Zeroing In On Data Logging Equipment
Let’s start immediately with clearing some things up. A data logger is in no way connected with Data from Star Trek chopping down trees, also it doesn’t have artificial intelligence (yet), but it is however, a highly sophisticated piece of equipment.
Now that we got that hilarious joke out of the way, it’s time to get serious. So, data loggers are electronic devices that are used to automatically monitor as well as record various environmental parameters over and extended period of time. This way certain conditions can be measured, documented, analysed, and finally, validated. Basically, data logging equipment is made up of a sensor that receives the information and a computer chip that stores it. The information acquired can then be transferred on a computer for further analysis. Data loggers can monitor a range of different parameters including temperature, power usage, sound, humidity, CO2, voltage, and so on.
Unlike data logging, data acquisition refers to a system that is connected to a computer and uses the computer’s storage and display. However, mainly due to the advancements in technology, these two terms are increasingly used interchangeably.
There’s no doubt that data logging equipment has a number of benefits. A very simple example for that is recording the temperature changes over a short period of time in a centrally heated room. You can do that by using a timer, thermometer, pen, paper, and constant human observation. An electronic data logger, on the other hand, does the job of all those tools and it is much more effective, accurate and reliable than taking manual readings over certain periods. Usually one or two logging runs are enough to see the benefits of using a data loggers and pinpoint the exact areas that would need some extra attention.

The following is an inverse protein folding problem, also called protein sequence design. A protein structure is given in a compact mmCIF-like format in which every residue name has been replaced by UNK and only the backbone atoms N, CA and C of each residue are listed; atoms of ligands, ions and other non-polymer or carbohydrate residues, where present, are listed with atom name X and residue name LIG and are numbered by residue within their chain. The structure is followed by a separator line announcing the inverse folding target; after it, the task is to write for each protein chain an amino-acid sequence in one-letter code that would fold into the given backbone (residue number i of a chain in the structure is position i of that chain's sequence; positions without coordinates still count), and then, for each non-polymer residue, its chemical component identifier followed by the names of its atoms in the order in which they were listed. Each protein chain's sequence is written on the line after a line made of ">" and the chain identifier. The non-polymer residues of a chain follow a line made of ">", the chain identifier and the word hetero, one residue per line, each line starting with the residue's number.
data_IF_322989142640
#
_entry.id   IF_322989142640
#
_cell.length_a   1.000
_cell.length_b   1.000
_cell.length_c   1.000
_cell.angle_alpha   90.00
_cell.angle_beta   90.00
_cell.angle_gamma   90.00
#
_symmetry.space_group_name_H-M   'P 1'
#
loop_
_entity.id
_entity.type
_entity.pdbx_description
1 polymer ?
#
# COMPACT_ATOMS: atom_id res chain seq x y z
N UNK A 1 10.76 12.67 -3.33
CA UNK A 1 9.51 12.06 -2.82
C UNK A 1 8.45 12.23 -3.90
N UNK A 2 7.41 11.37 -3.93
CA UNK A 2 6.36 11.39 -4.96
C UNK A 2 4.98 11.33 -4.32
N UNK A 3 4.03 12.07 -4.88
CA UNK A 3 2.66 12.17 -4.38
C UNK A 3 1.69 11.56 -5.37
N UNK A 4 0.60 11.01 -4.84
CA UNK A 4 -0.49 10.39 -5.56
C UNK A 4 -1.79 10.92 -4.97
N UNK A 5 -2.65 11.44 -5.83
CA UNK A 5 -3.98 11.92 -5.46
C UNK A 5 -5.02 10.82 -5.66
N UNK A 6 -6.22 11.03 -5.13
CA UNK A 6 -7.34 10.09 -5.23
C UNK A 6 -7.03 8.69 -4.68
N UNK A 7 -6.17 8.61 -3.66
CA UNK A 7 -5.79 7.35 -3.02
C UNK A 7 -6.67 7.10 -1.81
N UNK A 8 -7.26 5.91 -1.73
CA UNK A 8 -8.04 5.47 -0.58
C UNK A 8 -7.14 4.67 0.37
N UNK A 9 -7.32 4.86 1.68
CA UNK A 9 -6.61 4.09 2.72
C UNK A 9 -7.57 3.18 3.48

Data loggers have a wide range of applications in various industries world wide. For example, they are crucial to research into climate change, seasonal changes, weather patterns, and so on. They are used for efficiency management in buildings, by monitoring power usage, ventilation, air-conditioning and heating. In the food industry, they are used during preparation, storage, and transportation of food. They are also used by laboratories and healthcare, in the logistic industry, agriculture, manufacturing, museums, and so on.
Data loggers are required for a number of reasons. Most often it is to ensure compliance with specific regulations within certain industries and for quality and environmental control procedures. Another reason why data loggers are crucial is their ability to costs through energy efficiency and environmental management or reduce wastage of damaged or non-compliant goods.